So, imagine my surprise when quite by accident, I recently rediscovered the movie that had made such a lasting impression. Around Halloween I looked up Christopher Lee on Netflix, thinking I might line up a mini-Chris Lee film festival. Crypt of the Vampire (the alternate American release title) caught my eye, and in reading the description, I wasn't sure if I'd seen it or not-- a good reason right there to order the disc.

A few minutes into it, and I realized this was the film with the dark, haunting images that had stuck with me for so long -- no Barbara Steele, but this was it! And I had completely forgotten Christopher Lee's role. Not surprising, since Lee is particularly wooden in this one, wearing a one-note worried frown through the film's 82 minutes. Lee was making a ton of these things at the time, and I can imagine that he felt stuck in a "if this is Tuesday, it must be Italy and 'La Cripta e l'incubo'" kind of rut.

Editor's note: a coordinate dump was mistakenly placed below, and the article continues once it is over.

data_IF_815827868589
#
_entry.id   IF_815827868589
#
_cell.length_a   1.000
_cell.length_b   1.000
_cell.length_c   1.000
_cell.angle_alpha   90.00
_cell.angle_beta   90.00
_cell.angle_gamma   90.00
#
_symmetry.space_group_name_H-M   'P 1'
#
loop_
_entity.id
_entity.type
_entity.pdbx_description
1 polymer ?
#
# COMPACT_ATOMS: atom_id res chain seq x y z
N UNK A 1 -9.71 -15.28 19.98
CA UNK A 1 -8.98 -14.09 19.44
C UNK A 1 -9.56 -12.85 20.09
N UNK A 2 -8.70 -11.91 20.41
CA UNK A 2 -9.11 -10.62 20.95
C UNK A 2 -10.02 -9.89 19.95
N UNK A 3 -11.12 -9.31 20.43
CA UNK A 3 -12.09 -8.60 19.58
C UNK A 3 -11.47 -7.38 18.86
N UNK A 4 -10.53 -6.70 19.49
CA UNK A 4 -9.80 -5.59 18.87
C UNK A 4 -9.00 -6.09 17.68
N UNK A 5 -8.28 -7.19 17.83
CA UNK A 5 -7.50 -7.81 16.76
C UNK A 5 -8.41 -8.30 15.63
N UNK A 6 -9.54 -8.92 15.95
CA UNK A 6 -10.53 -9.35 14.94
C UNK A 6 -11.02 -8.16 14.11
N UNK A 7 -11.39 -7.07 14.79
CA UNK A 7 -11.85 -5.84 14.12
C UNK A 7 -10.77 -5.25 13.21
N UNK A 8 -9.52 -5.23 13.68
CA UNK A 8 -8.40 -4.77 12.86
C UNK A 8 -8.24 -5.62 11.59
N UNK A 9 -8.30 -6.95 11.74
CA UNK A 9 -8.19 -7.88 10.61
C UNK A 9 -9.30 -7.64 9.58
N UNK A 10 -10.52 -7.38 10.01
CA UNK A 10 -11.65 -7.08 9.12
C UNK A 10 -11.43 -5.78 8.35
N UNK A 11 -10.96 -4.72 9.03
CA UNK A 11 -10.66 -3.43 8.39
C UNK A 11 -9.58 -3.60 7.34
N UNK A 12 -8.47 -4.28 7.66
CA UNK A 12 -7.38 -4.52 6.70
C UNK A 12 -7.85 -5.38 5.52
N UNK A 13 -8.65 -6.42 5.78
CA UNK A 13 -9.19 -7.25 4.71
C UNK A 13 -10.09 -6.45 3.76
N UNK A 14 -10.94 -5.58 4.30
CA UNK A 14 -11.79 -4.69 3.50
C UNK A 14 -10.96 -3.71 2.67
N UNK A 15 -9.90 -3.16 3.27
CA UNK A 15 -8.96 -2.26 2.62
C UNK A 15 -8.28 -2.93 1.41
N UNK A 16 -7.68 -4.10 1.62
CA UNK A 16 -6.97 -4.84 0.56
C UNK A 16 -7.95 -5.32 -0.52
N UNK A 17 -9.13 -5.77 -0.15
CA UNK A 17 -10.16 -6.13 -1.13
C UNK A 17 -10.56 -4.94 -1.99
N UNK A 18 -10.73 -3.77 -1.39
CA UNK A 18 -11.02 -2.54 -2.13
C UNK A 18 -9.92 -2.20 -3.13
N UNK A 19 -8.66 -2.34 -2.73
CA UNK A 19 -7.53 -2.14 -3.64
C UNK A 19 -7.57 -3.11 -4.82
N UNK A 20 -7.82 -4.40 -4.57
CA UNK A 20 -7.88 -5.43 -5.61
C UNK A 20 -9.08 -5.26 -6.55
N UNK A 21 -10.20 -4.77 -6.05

Lee plays Count Ludwig Karnstein, whose worries stem from an old family curse and recent, inexplicable disappearances and murders in and around the ancestral castle. It seems the Karnsteins have been haunted for years by the legacy of an ancestor, Sera, accused of being witch and murdering young girls. His daughter Laura (Ambesi) has been having vivid nightmares which foretell horrific events in uncanny detail. He fears that Laura may be under the spell of the long-dead malefic ancestor, or even be her reincarnation! In desperation, he hires an antiquarian scholar (Jose Campos) to research Sera, and especially to find out what she looked like. Other members of the household dabble in witchcraft themselves in an attempt to protect their mistress.

Just as Laura thinks she might go mad, a carriage carrying a prosperous mother and daughter breaks down in front of the castle. The mother worries that the daughter, Ljuba (ravishing Ursula Davis) may not be strong enough for additional travel, so Laura invites her to stay at the castle. Laura, right on the verge of falling for the hunky scholar, dumps him for her new, very special friend Ljuba. After a visit from a hunchbacked beggar, flirting by the two young women, more murders, dark occult rituals, tolling church bells, and strange encounters in the family vault, the real evil is revealed.